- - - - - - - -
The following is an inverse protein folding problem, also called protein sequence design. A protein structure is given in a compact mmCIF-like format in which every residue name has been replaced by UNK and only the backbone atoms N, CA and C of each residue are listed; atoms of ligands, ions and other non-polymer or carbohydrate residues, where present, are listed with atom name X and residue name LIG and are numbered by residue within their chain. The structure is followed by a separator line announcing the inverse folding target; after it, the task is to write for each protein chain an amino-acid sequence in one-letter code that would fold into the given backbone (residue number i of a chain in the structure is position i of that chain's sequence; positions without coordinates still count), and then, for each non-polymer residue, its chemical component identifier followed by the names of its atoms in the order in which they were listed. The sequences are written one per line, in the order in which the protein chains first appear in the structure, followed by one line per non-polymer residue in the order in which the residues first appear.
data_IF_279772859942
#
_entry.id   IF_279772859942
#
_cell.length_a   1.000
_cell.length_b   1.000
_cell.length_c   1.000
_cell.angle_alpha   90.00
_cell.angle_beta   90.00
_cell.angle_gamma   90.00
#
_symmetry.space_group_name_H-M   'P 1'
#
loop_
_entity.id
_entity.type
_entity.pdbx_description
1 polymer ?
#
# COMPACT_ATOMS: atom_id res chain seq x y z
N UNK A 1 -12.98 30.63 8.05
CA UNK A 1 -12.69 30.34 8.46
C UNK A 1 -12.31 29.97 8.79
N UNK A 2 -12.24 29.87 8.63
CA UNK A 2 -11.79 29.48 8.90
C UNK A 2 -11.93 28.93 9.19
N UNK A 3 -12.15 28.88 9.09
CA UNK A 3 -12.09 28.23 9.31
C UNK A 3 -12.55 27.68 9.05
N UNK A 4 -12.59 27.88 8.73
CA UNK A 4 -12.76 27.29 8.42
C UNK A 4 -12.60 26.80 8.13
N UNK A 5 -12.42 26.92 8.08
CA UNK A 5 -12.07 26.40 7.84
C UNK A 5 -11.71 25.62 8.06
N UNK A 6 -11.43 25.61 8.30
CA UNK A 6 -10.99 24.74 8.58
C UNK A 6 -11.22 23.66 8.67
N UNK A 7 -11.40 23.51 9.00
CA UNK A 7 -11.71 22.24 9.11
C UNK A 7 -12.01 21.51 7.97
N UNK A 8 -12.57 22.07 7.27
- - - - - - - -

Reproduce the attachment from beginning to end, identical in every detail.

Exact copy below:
The following is an inverse protein folding problem, also called protein sequence design. A protein structure is given in a compact mmCIF-like format in which every residue name has been replaced by UNK and only the backbone atoms N, CA and C of each residue are listed; atoms of ligands, ions and other non-polymer or carbohydrate residues, where present, are listed with atom name X and residue name LIG and are numbered by residue within their chain. The structure is followed by a separator line announcing the inverse folding target; after it, the task is to write for each protein chain an amino-acid sequence in one-letter code that would fold into the given backbone (residue number i of a chain in the structure is position i of that chain's sequence; positions without coordinates still count), and then, for each non-polymer residue, its chemical component identifier followed by the names of its atoms in the order in which they were listed. The sequences are written one per line, in the order in which the protein chains first appear in the structure, followed by one line per non-polymer residue in the order in which the residues first appear.
data_IF_279772859942
#
_entry.id   IF_279772859942
#
_cell.length_a   1.000
_cell.length_b   1.000
_cell.length_c   1.000
_cell.angle_alpha   90.00
_cell.angle_beta   90.00
_cell.angle_gamma   90.00
#
_symmetry.space_group_name_H-M   'P 1'
#
loop_
_entity.id
_entity.type
_entity.pdbx_description
1 polymer ?
#
# COMPACT_ATOMS: atom_id res chain seq x y z
N UNK A 1 -12.98 30.63 8.05
CA UNK A 1 -12.69 30.34 8.46
C UNK A 1 -12.31 29.97 8.79
N UNK A 2 -12.24 29.87 8.63
CA UNK A 2 -11.79 29.48 8.90
C UNK A 2 -11.93 28.93 9.19
N UNK A 3 -12.15 28.88 9.09
CA UNK A 3 -12.09 28.23 9.31
C UNK A 3 -12.55 27.68 9.05
N UNK A 4 -12.59 27.88 8.73
CA UNK A 4 -12.76 27.29 8.42
C UNK A 4 -12.60 26.80 8.13
N UNK A 5 -12.42 26.92 8.08
CA UNK A 5 -12.07 26.40 7.84
C UNK A 5 -11.71 25.62 8.06
N UNK A 6 -11.43 25.61 8.30
CA UNK A 6 -10.99 24.74 8.58
C UNK A 6 -11.22 23.66 8.67
N UNK A 7 -11.40 23.51 9.00
CA UNK A 7 -11.71 22.24 9.11
C UNK A 7 -12.01 21.51 7.97
N UNK A 8 -12.57 22.07 7.27